So Sean was on the right path when he called this album perfect in his preview of their new s/t, which we shall now put under the looking glass. This is this Portland-based band’s first release as a four-piece. At times they play a dark hearted Neo-folk with an Appalachian breeze blowing through the melody. The members switch off vocals, resulting in a wide range of moodiness to the gloom, not unlike Sleepytime Gorilla Museum. These kids just don’t engage in the gymnastics and instead weave a dirge-like mourning to the melodies each instrument and voice embraces, while adding another swathe of gray to the sonic tapestry. This is not to say they are not capable of weaving intricate webs of angular beauty, as they do on “Dear Disaster,” it’s just not on the Mr. Bungle level, nor would that sort of thing really work with mood established here. The Sleepy Time comparison is only a stab at defining one element; at some points, I can hear a little Rasputina, at others Murder By Death, namely the Who Will Survive and What Will Be Left of Them album.
The vocal blend on “All the Prisons part 2” confirms that they have really created something unique here. At times, the lyrics carry the indignant unease of post- punk, but the sound track they are setting carries ample dosage of the ever-elusive elegance that I’m always bitching about as the x-factor most of these wannabe goth revival bands don’t get. This gives them more emotional weight, and at times makes them heavy in feeling rather than “metal.” At other times, the lyrics have a romantic disillusionment. The two female singers are particularly stunning on “Dear Disaster.” The cello-driven “Midnight Sun” strips away the multi-layered sound that has prevailed thus far on the album. There is more of a rock feel to “Two of Pentacles.” The vocal performance on this song is one of the album’s most impassioned. The guitar snakes along with a hunger that gives it an almost metal aggressiveness. The sequel to this song is a little more on the ethereal side.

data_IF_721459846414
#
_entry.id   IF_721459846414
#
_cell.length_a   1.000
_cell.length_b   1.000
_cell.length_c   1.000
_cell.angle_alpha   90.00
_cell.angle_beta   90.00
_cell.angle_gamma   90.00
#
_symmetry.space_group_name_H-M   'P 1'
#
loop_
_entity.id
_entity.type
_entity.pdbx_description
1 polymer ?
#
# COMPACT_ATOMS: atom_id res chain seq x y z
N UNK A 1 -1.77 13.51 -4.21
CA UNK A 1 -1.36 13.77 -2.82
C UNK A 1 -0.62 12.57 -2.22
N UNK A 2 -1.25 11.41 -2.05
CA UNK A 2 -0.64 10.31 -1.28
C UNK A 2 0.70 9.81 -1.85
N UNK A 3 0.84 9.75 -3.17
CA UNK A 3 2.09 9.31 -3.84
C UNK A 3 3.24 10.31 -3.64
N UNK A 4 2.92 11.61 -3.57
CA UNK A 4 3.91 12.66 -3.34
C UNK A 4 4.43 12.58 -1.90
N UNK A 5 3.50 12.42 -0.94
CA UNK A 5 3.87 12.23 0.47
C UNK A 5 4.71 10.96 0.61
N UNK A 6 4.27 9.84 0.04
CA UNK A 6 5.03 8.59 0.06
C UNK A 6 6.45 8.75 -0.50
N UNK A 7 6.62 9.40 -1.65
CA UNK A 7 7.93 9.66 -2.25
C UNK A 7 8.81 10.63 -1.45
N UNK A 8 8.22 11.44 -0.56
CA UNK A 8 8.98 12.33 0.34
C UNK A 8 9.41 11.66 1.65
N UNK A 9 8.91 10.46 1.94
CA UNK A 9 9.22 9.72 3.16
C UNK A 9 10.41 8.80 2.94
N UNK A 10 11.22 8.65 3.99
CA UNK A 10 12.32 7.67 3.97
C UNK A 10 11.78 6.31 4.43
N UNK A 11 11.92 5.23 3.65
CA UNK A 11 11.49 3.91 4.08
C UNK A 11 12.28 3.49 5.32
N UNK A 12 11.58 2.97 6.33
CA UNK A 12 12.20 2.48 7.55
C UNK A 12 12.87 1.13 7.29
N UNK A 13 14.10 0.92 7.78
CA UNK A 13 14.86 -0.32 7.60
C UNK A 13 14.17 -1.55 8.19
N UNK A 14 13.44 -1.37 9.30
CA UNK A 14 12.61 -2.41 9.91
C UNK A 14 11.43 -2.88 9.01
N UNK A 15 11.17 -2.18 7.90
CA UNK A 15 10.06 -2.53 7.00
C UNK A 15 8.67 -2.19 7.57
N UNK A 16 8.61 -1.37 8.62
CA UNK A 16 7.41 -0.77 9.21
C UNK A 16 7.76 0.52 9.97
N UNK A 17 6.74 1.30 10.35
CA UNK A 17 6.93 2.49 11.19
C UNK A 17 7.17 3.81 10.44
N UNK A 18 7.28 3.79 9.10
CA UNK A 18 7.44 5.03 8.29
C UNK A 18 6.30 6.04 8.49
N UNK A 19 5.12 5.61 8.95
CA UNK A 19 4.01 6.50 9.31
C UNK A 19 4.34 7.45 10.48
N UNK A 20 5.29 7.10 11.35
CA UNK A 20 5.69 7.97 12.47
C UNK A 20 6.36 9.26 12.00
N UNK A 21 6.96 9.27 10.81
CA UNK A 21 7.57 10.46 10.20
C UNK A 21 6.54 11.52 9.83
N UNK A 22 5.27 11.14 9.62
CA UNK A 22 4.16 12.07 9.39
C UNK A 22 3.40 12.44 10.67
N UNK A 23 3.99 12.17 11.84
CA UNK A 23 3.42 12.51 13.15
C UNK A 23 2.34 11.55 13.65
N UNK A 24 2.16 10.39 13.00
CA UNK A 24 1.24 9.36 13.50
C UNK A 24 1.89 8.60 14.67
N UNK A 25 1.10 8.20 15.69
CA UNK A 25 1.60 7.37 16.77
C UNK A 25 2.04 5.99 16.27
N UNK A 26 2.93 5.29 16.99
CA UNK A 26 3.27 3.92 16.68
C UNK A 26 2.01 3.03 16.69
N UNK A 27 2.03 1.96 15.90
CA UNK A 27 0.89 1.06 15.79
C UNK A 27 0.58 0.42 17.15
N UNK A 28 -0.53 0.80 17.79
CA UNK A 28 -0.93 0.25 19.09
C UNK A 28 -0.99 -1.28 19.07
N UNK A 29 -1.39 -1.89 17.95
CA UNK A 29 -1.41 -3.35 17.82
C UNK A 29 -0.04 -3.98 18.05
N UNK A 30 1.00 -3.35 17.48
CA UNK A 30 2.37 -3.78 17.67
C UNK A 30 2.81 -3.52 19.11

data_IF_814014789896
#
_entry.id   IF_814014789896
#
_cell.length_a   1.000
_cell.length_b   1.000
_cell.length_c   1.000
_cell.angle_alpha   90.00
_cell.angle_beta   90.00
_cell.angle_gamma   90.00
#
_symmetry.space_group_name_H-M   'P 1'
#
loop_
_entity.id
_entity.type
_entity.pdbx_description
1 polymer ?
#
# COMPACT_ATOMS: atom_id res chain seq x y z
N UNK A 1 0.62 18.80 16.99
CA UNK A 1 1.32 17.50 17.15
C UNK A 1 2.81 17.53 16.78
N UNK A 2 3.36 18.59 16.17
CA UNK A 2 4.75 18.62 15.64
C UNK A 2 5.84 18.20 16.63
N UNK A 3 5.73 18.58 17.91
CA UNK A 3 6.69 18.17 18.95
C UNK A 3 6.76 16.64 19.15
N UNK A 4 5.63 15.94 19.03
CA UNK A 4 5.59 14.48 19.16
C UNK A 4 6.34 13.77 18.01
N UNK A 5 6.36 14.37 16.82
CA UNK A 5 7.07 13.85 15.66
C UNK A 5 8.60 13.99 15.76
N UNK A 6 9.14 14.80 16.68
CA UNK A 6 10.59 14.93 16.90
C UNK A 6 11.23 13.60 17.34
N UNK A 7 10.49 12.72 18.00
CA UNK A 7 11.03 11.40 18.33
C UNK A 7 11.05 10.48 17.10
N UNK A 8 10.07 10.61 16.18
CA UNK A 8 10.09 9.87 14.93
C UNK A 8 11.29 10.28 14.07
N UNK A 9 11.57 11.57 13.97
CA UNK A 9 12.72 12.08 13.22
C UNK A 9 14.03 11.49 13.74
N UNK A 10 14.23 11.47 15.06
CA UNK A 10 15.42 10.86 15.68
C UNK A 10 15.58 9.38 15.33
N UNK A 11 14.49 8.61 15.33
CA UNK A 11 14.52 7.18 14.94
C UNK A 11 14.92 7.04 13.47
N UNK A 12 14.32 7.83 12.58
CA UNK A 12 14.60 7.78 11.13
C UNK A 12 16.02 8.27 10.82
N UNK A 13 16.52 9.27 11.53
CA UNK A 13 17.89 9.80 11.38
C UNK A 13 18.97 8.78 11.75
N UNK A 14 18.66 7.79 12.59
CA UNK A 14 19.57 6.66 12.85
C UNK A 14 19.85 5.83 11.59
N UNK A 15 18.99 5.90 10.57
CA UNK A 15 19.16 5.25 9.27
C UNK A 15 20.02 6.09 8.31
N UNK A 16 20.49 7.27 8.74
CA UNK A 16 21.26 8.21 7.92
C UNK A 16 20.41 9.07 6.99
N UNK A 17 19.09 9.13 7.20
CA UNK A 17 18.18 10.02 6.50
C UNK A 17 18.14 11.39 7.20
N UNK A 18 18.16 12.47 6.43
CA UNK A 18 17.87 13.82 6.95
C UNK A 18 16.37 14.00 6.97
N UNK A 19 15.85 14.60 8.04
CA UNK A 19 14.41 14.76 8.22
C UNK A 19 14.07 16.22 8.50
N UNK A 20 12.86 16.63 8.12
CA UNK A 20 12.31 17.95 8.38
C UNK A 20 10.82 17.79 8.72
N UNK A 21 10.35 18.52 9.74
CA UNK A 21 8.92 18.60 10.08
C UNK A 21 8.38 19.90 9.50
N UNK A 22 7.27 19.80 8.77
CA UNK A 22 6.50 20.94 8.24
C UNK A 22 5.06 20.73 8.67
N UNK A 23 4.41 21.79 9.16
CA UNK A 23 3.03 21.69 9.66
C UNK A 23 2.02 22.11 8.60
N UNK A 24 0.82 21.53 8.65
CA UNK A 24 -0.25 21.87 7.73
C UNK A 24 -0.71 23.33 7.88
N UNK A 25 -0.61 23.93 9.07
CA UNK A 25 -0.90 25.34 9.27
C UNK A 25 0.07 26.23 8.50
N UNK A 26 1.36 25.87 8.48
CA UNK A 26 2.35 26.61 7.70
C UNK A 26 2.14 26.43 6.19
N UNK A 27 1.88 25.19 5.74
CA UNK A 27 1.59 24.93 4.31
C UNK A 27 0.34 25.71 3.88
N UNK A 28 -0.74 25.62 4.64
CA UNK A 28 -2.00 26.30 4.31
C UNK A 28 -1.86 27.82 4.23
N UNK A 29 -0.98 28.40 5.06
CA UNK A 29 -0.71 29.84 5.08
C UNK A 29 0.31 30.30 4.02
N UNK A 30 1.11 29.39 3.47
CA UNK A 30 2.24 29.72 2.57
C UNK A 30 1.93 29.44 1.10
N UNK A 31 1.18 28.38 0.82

This album will appeal to a wide margin – fans of Amanda Palmer, Chelsea Wolfe, Rasputina, Sleepytime as well as Agalloch’s more chill moments will all find something to sink their teeth into. One of the rare albums that achieves this kind of dark beauty with the depth of their songs. This album has become a point of contention, as the first song I played for my girlfriend was “All Prisons part 2,” and she thought it was just more of the droning drug music I like. But then again, she’s not too crazy about the above women I mentioned, but she’s a big Sleepytime fan, and after comparing them to Sleepytime, who encompasses so much her expectations might have been askew. So you have to listen to this as a whole work to really get the full effect, or have been involved with heavy narcotic use for a period of more than five years. Do not play while operating heavy machinery.